Need for Speed: Porsche Unleashed was a popular driving game in the year 2000 and a huge part of my childhood. In fact, I blame a lot of my current car enthusiasm on this game. I recently got it running again on my modern PC and felt equal parts satisfaction and vindication – the game is truly a classic. I hoped dearly that the experience would live up to my memories, expecting that it wouldn’t, and it was better than I could have ever remembered.
My free time is generally spent doing innocuous things, like modifying my GTI, browsing Craigslist, or getting old video games to work on my modern PC. Getting back into Unleashed kind of feels like coming full circle.
I remember how I spent school-years nights after I finished my homework vividly. I would fire up my parent’s Compaq Presario tower, watch and listen as Windows 2000 booted up, drag the old-school roller mouse over to the Need for Speed: Porsche Unleashed icon, and give it a click. Obviously, the disc would already be in the CD drive, while my other habitual favorites Microsoft Train Simulator, Flight Simulator 2000, Construction Zone, and every NFS to date lived in a CD folder (remember those?). After a few seconds, I would be treated to an intro cinematic that is etched into my grey matter: a funky bassline and a Porsche test driver reminiscing about mobbing the best of the brand until finally settling on the then-new 996 911 Turbo.
This game really is more than a driving sim – it’s a full-on virtual fanfest for anybody and everybody who’s into Porsches… which, let’s be real, is pretty much everybody who’s into cars.
As the game starts you’re greeted by a delightfully 2000s-looking main menu with fun animated buttons for navigation that look like red M&Ms, satisfying sound effects, top-tier original menu music, and historic Porsche footage front-and-center. A statement of intent is made outright: this game is about Porsche and Porsche only, and it is celebrating the brand. Immediately, I can trace another lifelong fascination with synthesizers from this menu music.
I’ve spent the better part of eight years attempting to get the game to run on my various PCs, all the way back from Windows 7. I was doing a Google image search of the hilariously blocky Porsche 944 model from the game and came across a new third-party patch for Windows 10. I installed it, and it needed some more initial setup. Once we got past that, my heart soared as I saw the aforementioned intro graphic for the first time in over a decade.
Before you can hop into actually playing the game, you need to create a quick character and choose one of the many hilarious avatars for it. I christened myself as “cuhris” and carried on.
There are a few options from here: Evolution mode, Test Driver mode, single-player, multiplayer, and Porsche Chronicle. Evolution and Test Driver are the primary modes with loose stories or goals, while single and multiplayer are freeform modes. Porsche Chronicle isn’t a driving mode, but an anthology. It organizes information by model and a timeline, chronicling nearly every Porsche model with original press photography and high-resolution printed literature. It’s commendably complete, save for 1980s 911 G-body cars. The 930 Turbo is the only G to make an appearance. There are even narrated historical videos like a freakin’ Ken Burns film in the “Porsche Chronicle” section of the game where the OG press material is. Insanity.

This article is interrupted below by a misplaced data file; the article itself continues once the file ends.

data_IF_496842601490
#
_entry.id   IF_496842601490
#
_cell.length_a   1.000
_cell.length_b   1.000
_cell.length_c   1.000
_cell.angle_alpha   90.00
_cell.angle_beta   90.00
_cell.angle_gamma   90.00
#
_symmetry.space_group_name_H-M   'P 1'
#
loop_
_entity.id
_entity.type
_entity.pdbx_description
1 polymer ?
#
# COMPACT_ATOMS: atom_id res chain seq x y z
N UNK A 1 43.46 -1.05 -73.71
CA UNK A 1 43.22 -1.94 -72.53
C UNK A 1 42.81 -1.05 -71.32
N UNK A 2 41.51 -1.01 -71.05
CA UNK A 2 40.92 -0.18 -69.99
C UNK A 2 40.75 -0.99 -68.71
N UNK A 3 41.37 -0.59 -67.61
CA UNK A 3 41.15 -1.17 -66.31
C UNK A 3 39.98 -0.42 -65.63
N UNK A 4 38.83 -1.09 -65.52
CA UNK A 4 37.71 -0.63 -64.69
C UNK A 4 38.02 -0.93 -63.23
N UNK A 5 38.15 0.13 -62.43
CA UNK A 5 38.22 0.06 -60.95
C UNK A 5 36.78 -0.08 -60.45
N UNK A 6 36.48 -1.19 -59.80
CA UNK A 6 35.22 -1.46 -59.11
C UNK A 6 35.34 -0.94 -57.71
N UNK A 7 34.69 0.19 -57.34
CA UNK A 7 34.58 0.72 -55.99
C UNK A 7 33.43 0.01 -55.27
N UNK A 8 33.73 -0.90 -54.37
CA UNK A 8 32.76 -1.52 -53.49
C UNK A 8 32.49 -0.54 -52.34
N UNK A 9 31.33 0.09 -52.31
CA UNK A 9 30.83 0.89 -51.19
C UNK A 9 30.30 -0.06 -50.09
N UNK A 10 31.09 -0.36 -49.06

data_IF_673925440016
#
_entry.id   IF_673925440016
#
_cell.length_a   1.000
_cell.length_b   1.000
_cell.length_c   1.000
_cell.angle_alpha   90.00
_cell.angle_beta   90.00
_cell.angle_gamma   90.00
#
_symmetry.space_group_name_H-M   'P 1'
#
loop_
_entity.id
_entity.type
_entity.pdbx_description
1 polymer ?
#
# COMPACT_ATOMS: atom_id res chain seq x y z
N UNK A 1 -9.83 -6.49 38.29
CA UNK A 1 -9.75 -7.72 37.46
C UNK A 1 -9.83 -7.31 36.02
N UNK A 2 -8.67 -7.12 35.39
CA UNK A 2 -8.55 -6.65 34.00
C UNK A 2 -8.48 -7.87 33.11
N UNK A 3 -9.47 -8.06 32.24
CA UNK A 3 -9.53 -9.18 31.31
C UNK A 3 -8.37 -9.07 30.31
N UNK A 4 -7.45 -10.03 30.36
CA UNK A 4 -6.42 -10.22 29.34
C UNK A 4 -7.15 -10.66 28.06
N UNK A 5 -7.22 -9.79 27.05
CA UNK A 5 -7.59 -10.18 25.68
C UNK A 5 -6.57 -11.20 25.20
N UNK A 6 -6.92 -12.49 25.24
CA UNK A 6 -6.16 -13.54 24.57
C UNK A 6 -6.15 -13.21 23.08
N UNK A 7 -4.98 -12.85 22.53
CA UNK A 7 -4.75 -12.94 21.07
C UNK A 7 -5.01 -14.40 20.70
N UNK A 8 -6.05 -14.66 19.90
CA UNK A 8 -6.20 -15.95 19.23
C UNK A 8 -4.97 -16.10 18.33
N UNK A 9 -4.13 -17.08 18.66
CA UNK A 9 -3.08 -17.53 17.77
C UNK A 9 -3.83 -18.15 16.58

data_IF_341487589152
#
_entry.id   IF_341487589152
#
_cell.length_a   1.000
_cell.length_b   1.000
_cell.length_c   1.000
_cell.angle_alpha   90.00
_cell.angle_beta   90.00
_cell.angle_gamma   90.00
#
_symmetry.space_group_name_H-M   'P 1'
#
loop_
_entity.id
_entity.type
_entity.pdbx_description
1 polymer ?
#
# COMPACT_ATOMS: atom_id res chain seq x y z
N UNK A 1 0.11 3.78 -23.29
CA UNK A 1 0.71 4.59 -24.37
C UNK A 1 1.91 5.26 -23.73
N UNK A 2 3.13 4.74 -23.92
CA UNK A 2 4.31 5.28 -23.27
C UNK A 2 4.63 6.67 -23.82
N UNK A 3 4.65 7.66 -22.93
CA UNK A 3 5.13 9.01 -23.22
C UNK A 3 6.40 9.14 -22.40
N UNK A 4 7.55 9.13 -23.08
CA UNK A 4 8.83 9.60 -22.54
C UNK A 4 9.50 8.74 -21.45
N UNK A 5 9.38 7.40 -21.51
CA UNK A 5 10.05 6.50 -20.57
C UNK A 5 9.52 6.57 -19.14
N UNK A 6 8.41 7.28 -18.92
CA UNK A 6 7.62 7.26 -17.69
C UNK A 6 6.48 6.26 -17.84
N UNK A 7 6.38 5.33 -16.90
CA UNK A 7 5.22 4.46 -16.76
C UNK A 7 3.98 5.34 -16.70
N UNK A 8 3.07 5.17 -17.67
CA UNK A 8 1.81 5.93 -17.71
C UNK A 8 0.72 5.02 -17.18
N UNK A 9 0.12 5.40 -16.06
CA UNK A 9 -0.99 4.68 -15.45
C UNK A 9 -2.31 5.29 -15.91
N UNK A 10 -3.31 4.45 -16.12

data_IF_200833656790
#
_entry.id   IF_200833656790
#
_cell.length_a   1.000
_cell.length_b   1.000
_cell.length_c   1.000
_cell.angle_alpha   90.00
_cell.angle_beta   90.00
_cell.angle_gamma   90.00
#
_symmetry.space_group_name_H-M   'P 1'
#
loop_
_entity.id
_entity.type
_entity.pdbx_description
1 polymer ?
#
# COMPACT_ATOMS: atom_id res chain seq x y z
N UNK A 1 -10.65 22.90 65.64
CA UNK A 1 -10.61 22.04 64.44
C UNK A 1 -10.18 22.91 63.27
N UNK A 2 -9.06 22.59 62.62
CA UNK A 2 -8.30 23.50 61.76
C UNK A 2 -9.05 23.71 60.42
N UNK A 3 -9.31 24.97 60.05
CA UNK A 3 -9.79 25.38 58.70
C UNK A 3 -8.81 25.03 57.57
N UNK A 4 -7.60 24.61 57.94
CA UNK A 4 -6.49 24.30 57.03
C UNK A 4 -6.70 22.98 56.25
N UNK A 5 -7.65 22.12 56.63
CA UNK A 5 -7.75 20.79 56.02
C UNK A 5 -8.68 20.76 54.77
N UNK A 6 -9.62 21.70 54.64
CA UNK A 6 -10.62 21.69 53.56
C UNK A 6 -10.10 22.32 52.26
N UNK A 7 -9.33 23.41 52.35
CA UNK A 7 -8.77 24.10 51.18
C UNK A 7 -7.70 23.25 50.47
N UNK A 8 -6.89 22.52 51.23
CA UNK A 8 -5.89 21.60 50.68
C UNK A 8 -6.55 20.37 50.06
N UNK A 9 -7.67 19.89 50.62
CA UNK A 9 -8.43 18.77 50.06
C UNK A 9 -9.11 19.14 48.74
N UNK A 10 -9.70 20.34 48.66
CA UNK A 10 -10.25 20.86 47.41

After spending some time reading up but mostly ogling old press material and watching the videos, I switched over to the Test Driver mode. Here, you engage in a fantasy world of being a Porsche factory test driver starting as a junior test driver. A loose story follows you as you work up to being chief test driver then ace test driver. Mostly, it’s a fun showcase of the still impressive physics of the game with a variety of autocross-style layouts and countryside dashes. I highly recommend hopping into the game with this mode; you get quicker access to better machinery.
Before I go in-depth on physics, there is still Evolution mode to talk about. It’s a simple enough career mode where you purchase cars and race them, but has shockingly high levels of refinement, regardless of age. It starts slow, but once you progress into driving 911s (you start off with an 1100cc 356), it gets faster and more races are available to you.
What do I mean by refinement? First and most interesting is the system of modifying and tuning the Porsches you buy to compete in races. It isn’t just “upgrade package 1” or “stage 1”, you picked nitty-gritty upgrades like larger carburetors, exhaust and intake, sport shocks and springs, tires, brakes, or even mild engine swaps like a 911S engine into a non-S. That minutiae is hard to come by in old games, let alone one from two decades ago. It gets even more mind-blowing: you can tune things! Tire pressures, suspension, alignment, downforce (if applicable), brake balance, and gear ratios are all up to you.
At this point, you might ask: are you really going to feel the difference in such an old game? Don’t be skeptical friends, because now we’re going to get into the real diamond here: the physics.
I say this with a straight face – Porsche Unleashed might have the most engaging physics of any Need for Speed game ever. Unlike any other NFS, this game is appropriately difficult while being fun to drive. The Shift subseries was supposed to be the “simulator” but it honestly just sucked. This game has inertia, has body roll, has rotation, and it drives kinda like a rougher Forza Motorsport. Drive a 930 Turbo and watch yourself spin if you try to trail brake into a turn, or even lift off mid-turn. You can neutralize understeer by lifting off or applying some brake pressure and stabilize with throttle. It has enough dimension and depth to make it fun to play over and over again.